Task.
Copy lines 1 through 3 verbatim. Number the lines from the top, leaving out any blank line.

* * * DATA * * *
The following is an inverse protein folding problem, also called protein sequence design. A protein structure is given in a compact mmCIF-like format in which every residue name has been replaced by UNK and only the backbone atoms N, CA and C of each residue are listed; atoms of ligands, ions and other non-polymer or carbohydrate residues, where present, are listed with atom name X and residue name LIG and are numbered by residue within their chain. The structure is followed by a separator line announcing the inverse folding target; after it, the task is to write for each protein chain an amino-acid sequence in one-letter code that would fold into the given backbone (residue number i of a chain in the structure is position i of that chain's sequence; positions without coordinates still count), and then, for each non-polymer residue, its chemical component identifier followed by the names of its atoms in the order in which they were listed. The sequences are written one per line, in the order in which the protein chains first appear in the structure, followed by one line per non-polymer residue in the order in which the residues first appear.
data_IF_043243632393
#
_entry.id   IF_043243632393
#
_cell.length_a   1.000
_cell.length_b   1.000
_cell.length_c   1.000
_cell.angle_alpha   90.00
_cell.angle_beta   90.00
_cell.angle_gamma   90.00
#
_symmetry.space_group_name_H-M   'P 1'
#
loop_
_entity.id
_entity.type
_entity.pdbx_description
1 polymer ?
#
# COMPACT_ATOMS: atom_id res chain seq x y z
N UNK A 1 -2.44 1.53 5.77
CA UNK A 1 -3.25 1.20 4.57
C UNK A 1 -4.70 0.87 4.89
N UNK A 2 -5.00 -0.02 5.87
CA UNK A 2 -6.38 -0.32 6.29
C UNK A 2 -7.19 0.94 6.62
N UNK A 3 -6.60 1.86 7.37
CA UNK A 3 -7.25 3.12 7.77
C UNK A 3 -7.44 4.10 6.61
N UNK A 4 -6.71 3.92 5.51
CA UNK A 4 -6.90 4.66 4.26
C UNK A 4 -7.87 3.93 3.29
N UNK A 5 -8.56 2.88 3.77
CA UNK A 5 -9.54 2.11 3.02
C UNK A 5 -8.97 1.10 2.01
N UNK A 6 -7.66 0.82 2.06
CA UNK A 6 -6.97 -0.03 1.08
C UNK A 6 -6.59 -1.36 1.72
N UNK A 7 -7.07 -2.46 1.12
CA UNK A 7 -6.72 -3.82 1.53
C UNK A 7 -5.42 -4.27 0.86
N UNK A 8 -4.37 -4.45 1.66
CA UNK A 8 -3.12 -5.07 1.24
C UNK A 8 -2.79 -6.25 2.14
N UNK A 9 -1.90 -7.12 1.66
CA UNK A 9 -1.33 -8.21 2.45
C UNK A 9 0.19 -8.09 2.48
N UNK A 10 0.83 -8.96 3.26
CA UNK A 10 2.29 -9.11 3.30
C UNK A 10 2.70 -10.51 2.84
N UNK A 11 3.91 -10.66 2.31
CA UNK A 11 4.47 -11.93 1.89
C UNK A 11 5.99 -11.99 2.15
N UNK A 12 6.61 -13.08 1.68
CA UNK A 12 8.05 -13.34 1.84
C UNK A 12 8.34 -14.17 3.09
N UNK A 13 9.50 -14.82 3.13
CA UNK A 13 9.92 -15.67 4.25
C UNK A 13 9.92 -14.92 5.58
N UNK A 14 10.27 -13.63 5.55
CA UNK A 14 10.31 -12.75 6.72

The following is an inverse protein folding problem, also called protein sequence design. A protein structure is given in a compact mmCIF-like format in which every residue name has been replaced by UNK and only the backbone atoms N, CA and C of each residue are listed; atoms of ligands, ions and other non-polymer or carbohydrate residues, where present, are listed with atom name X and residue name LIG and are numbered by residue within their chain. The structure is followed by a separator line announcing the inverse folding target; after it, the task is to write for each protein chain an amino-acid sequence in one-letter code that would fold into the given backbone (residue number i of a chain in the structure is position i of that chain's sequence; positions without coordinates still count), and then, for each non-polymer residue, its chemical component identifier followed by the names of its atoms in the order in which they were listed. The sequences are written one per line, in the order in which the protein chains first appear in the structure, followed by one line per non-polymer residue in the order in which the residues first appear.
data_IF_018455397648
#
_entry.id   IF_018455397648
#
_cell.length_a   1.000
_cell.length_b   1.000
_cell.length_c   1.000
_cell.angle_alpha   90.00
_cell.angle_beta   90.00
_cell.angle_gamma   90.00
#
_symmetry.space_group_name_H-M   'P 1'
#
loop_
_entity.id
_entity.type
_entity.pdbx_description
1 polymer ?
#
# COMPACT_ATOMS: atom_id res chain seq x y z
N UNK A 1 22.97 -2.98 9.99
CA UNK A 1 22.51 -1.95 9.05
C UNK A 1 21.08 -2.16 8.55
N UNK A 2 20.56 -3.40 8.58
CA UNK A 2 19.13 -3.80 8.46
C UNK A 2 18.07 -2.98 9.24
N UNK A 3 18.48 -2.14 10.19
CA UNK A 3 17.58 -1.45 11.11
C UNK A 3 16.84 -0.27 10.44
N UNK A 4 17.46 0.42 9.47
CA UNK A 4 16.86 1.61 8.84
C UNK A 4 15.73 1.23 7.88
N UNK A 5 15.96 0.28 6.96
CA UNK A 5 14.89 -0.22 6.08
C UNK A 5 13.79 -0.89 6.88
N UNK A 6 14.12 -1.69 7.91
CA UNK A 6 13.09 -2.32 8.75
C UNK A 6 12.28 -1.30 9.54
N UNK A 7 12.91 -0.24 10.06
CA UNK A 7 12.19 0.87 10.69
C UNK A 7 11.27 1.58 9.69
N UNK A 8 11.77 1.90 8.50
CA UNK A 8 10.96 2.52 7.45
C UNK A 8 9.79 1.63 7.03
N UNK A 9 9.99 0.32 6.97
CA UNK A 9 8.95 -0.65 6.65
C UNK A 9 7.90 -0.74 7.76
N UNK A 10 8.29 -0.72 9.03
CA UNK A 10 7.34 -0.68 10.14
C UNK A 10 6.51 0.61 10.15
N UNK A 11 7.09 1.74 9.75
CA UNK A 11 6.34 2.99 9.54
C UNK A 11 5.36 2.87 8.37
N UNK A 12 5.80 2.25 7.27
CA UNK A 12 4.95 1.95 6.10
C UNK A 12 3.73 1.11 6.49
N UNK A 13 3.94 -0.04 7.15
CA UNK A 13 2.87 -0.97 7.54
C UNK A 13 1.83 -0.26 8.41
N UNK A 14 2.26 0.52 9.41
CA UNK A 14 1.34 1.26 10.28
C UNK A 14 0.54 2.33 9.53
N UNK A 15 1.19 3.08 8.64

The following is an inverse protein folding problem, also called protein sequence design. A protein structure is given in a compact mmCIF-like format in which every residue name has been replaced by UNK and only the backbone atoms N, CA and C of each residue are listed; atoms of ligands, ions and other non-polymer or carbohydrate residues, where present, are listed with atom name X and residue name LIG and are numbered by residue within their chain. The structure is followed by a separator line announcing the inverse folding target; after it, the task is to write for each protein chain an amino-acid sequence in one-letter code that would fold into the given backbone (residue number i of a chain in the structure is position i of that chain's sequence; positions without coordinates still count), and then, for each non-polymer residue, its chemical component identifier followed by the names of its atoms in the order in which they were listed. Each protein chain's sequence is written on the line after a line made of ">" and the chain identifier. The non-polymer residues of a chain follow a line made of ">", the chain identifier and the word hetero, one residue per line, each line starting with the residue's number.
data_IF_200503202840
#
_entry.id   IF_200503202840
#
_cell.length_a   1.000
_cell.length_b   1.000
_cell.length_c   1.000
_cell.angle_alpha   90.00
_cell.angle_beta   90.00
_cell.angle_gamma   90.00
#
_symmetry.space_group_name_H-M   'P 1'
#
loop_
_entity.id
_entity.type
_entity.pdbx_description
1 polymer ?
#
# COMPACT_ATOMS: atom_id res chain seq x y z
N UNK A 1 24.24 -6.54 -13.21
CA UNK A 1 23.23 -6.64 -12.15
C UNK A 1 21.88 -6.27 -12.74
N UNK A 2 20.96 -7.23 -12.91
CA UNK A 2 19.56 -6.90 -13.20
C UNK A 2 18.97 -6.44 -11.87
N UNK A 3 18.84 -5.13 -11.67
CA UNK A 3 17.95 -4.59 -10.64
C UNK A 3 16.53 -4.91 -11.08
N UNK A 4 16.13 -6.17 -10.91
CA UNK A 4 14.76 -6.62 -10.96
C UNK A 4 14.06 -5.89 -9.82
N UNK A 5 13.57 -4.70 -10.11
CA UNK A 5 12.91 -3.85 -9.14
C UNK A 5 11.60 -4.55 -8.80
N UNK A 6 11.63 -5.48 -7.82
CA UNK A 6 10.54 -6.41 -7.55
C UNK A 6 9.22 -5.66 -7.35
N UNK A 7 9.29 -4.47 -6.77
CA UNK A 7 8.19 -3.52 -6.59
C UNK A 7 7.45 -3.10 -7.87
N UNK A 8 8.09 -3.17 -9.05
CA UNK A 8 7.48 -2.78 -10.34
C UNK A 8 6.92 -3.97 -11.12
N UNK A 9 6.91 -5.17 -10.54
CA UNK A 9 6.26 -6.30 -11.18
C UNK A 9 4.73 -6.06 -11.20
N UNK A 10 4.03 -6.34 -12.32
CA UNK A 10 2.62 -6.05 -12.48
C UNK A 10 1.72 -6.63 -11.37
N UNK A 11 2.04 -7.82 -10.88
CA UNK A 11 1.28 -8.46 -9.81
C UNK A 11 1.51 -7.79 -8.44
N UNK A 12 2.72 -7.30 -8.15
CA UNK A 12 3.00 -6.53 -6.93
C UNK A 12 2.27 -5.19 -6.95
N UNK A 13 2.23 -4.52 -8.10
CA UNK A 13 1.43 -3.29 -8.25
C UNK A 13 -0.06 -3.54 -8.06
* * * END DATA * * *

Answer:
The following is an inverse protein folding problem, also called protein sequence design. A protein structure is given in a compact mmCIF-like format in which every residue name has been replaced by UNK and only the backbone atoms N, CA and C of each residue are listed; atoms of ligands, ions and other non-polymer or carbohydrate residues, where present, are listed with atom name X and residue name LIG and are numbered by residue within their chain. The structure is followed by a separator line announcing the inverse folding target; after it, the task is to write for each protein chain an amino-acid sequence in one-letter code that would fold into the given backbone (residue number i of a chain in the structure is position i of that chain's sequence; positions without coordinates still count), and then, for each non-polymer residue, its chemical component identifier followed by the names of its atoms in the order in which they were listed. The sequences are written one per line, in the order in which the protein chains first appear in the structure, followed by one line per non-polymer residue in the order in which the residues first appear.
data_IF_043243632393
#